RUSSIA & UKRAINE – Johnson’s Russia List table of contents :: JRL 2018-108 :: Thursday, 14 June 2018

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Johnson’s Russia List :: JRL 2018-#108 :: Thursday, 14 June 2018
A project sponsored through the Institute for European, Russian and Eurasian Studies (IERES) at The George Washington University’s Elliott School of International Affairs. The contents do not necessarily represent the views of IERES or The George Washington University.
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1. Christian Science Monitor: Fred Weir, As World Cup kicks off, Russia aims to prove a world-class host again. The world’s most popular single sporting event starts Thursday, but it’s more than just a game for Russia. It’s an opportunity to bolster infrastructure, stir national pride, and spotlight Russian modernity.
2. Australian Broadcasting Corporation (ABC): World Cup dream is ‘sportswashing’ Russia’s appalling record. 
3. TASS: Major Kremlin administration officials retain positions as Putin announces reshuffle.
4. Bear Market Brief: No major changes for the presidential administration.
5. TASS: Retirement age to be gradually raised to 65 years for men, 63 for women – PM.
6. Meduza: Russia to raise its pension age for the first time in modern history.
7. Meduza: Russia to raise its Valued Added Tax.
8. Low debt & high reserves: Russia’s economic strategy paying off.
9. Paul Goble: Russians Getting Older, Reducing Pressure for and Likelihood of Change, Pryanikov Says.
10. The National Interest: Lyle Goldstein, On Putin’s Right Flank. A broadside is leveled against Russia’s president from the military sector.
11. The Nation: Nadezhda Azhgikhina, Will an Independent Press Survive in Russia? With journalists under attack in many forms, a new generation of truth-tellers is bringing fresh ideas to a troubled profession.
12. Moscow Times: Russian Ministry: Gulag Prison Records Digitized, Not Destroyed.
13. TASS: Izvestia: Long-awaited FIFA World Cup kicks off in Russia.
14. Wall Street Journal: World Cup Gives Putin’s Policies a Global Stage. Russia’s president plans to present Moscow as a rising global power.
15. AP: Russian Official Urges Love at World Cup After Backlash.
16. Washington Post: Richard Arnold and Andrew Foxall, Russia is hosting this year’s World Cup. What could go wrong?
17. TASS: Russian deputy PM welcomes decision to hold 2026 FIFA World Cup in US, Canada, Mexico.
18. AP: US gets Russia’s World Cup vote as logic trumps politics.
19. Atlantic Council: Peter Dickinson, Will Ukraine Be the Ultimate Loser of Putin’s World Cup?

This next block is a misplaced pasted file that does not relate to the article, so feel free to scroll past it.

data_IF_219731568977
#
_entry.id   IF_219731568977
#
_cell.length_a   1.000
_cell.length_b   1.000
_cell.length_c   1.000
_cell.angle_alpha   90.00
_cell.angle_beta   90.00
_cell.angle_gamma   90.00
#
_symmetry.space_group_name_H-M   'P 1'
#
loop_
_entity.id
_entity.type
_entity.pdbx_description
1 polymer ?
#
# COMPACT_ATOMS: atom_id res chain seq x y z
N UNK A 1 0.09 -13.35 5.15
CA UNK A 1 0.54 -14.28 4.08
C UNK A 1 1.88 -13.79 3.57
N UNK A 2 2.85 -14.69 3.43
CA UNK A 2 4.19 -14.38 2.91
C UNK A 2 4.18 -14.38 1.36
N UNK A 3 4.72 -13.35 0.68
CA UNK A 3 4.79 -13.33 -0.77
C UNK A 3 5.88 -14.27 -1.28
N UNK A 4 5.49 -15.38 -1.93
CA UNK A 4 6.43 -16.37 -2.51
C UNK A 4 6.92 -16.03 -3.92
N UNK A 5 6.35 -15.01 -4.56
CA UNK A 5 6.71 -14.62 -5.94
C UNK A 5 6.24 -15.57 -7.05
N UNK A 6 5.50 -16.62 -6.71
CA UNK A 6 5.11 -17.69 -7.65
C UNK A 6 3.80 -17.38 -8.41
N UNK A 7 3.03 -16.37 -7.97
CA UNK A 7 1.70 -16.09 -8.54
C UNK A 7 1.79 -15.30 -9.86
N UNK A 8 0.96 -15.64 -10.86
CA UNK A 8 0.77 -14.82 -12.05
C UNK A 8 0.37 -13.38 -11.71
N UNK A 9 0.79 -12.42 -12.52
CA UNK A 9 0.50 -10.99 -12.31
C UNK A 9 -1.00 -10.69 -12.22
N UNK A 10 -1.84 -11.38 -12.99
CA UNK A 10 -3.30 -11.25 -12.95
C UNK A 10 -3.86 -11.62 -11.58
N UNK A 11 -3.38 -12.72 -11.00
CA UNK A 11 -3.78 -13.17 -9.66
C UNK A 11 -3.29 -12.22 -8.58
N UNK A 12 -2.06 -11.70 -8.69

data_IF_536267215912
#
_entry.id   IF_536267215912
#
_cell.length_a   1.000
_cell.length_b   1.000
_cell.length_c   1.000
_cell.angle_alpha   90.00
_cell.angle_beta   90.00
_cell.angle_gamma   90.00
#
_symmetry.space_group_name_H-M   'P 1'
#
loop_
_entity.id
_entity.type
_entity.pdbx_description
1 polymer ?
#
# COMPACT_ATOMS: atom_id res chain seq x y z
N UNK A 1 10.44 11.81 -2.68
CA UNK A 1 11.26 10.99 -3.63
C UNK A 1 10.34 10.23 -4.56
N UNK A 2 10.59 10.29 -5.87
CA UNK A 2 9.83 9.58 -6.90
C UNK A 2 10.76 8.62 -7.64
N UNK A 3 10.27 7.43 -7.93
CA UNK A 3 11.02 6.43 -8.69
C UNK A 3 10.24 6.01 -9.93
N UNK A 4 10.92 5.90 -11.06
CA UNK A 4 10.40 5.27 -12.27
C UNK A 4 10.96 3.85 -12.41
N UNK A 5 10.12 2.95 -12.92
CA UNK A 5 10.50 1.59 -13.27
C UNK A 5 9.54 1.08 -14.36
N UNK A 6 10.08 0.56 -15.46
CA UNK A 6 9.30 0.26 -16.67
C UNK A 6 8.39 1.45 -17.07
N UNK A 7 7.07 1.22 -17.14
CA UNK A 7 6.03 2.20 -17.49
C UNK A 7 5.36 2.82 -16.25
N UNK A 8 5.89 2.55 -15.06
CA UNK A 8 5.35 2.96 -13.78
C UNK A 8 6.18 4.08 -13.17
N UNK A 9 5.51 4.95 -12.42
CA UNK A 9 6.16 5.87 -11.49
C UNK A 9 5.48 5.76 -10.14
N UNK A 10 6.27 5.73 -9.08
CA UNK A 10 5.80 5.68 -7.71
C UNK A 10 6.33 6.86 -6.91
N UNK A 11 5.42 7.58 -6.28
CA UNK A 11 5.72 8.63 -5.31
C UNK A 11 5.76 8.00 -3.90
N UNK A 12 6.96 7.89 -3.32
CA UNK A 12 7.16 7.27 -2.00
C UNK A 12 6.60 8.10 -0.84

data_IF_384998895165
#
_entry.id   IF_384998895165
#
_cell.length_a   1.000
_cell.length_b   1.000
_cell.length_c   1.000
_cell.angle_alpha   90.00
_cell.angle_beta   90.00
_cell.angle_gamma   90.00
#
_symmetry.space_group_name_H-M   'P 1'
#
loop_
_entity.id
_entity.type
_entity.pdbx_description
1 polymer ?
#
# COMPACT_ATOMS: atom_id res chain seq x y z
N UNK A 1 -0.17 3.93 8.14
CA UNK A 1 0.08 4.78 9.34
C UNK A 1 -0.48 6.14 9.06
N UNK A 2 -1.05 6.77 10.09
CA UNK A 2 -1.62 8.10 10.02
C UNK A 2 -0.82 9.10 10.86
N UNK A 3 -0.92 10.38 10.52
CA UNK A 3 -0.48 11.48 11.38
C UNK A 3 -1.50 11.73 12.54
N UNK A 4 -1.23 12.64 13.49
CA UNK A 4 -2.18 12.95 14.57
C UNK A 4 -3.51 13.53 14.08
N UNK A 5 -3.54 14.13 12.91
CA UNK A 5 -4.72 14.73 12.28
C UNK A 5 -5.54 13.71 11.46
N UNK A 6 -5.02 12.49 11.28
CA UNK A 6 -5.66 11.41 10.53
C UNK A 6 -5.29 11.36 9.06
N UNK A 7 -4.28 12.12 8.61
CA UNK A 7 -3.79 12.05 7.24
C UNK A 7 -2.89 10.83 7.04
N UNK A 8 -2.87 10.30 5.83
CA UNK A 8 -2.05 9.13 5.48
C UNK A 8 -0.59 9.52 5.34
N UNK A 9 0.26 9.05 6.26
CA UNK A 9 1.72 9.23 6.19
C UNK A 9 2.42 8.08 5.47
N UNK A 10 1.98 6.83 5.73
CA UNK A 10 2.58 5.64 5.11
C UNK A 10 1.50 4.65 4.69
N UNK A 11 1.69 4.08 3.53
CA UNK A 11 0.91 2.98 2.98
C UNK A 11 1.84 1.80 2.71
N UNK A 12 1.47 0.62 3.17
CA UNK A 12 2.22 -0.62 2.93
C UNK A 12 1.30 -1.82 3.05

20. Human Rights in Ukraine: Ukrainian neo-Nazi C14, known for racist and homophobic attacks, gets public funding for ‘patriotic education’ 
21. New York Times: United States, Saudi Arabia and Russia Find Agreement on Oil Policy.
22. TASS: Putin hails outcome of Trump’s meeting with North Korean leader.
23. TASS: Nezavisimaya Gazeta: US-North Korea summit was Pyongyang’s success, expert says.
24. Carnegie Moscow Center: Alexander Gabuev, Everyone Wins: Russia, China, and the Trump-Kim Summit. The summit of Donald Trump and Kim Jong-un in Singapore brought the Korean peninsula closer to peace, but it was more about symbolism than substance. Its most important outcome is to bring North Korea out of diplomatic isolation-something that is welcome to both China and Russia.
25. Israel National News; Mark Langfan, When Putin drops hints, the West should listen. Putin is hinting at a Syrian Euphrates partition – and beyond. This is a positive plan that the USA should join.
26. Townhall: Wow: Trump’s Russia Policy is ‘Pretty Good’ and I Support It, Says…Obama’s Ambassador to Moscow?
27. Poll shows Mueller’s public image at all-time low.
28. Mueller’s smoking gun? White House video on N. Korea’s future features Russian car factory. [Video]
29. The Nation: Aaron Mate, The Mueller Indictments Still Don’t Add Up to Collusion. A year of investigations has led to several guilty pleas, but none of them go to the core of the special counsel’s mandate.
30. The Unz Review: Boyd Cathey, Russia, the Neoconservatives, and the Real Issues Involved. [Text with links]
31. YaleGlobal Online: Mikhail Troitskiy, Leveraging Ambiguity in Foreign Relations. Ambiguity contributes to global uncertainty and risks, but can be a force for good when practiced consensually.
32. Jacobin magazine: Kevin Murphy, Richard Pipes, Prosecutor of the Russian Revolution. Relentless anticommunism defined the late Richard Pipes as more propagandist than historian.

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